The recent events in the United States—no, this time, not COVID-19—the recent events surrounding the urgent call for equality led me back to Martin Luther King, Jr.’s letter from a Birmingham jail. I often return to this brilliant piece of literary history, from which I find great guidance and direction, but never so much as I have recently.
In his letter, dated April 16, 1963, he wrote: “We are caught in an inescapable network of mutuality, tied in a single garment of destiny. Whatever affects one directly, affects all indirectly. Never again can we afford to live with the narrow, provincial ‘outside agitator’ idea. Anyone who lives inside the United States can never be considered an outsider anywhere within its bounds.” Never have truer words been spoken of these, our United States, or indeed the world. But we should also take an important lesson from these words for the organizations that we lead.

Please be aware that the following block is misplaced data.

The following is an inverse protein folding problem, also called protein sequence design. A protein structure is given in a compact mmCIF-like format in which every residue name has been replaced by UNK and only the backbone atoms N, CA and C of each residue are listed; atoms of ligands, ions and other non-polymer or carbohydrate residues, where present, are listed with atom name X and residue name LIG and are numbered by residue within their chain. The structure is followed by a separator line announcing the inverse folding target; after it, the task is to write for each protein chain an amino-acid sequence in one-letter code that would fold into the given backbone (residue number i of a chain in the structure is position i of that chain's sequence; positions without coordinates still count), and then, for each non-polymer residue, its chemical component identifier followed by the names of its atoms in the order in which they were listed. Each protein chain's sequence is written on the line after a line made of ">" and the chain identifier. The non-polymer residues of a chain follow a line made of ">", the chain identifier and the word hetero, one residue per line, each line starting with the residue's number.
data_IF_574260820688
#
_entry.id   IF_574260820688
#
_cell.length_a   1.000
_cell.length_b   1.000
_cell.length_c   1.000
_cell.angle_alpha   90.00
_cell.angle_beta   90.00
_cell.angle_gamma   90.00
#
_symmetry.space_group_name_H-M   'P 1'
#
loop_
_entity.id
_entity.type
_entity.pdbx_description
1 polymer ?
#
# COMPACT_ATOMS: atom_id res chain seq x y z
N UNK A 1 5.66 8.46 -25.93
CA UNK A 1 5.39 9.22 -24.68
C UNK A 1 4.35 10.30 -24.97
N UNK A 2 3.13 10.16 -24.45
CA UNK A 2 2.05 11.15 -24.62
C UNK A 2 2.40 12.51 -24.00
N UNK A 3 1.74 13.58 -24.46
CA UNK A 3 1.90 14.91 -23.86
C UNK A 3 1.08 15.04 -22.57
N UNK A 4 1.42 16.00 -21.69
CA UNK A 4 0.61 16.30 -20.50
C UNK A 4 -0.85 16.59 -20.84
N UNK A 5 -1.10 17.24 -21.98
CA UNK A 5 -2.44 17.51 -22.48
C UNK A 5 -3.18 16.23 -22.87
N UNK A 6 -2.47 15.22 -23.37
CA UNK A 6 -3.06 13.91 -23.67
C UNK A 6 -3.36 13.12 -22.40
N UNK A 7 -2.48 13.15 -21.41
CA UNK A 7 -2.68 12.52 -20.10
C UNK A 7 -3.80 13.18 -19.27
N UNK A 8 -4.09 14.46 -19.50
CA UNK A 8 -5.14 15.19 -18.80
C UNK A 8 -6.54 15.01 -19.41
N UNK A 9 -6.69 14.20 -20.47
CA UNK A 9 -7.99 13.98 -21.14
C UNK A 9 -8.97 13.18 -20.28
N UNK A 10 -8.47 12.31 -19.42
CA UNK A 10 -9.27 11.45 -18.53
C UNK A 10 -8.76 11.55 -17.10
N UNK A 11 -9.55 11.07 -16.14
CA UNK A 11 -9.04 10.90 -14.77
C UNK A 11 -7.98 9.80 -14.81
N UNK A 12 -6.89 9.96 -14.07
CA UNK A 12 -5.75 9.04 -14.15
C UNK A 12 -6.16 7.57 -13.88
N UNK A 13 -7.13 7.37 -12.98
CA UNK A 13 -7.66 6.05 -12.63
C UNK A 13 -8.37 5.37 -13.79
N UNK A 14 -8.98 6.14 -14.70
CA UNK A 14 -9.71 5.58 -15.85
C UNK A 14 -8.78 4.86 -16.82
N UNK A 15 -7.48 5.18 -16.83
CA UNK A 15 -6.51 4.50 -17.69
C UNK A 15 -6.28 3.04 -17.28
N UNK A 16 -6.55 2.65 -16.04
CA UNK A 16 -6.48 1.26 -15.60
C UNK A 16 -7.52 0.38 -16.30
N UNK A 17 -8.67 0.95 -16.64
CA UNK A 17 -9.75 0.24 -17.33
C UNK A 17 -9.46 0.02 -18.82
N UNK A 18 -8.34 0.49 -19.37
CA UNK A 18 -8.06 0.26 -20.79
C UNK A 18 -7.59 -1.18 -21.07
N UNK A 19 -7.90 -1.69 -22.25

I hear so much lately about organizations and boards—particularly in the credit union space—taking up the cause of “DEI,” or diversity, equity and inclusion. In fact, in our 2020 State of Credit Union Governance, diversity was listed as the highest priority when recruiting new board members among those surveyed. As those at BoardSource, a national organization working to empower boards and inspire leadership, say, “As the decision-making body at the highest level of organizational leadership, boards play a critical role in creating an organization that prioritizes, supports and invests in equity, diversity and inclusion.”
And I couldn’t agree more.
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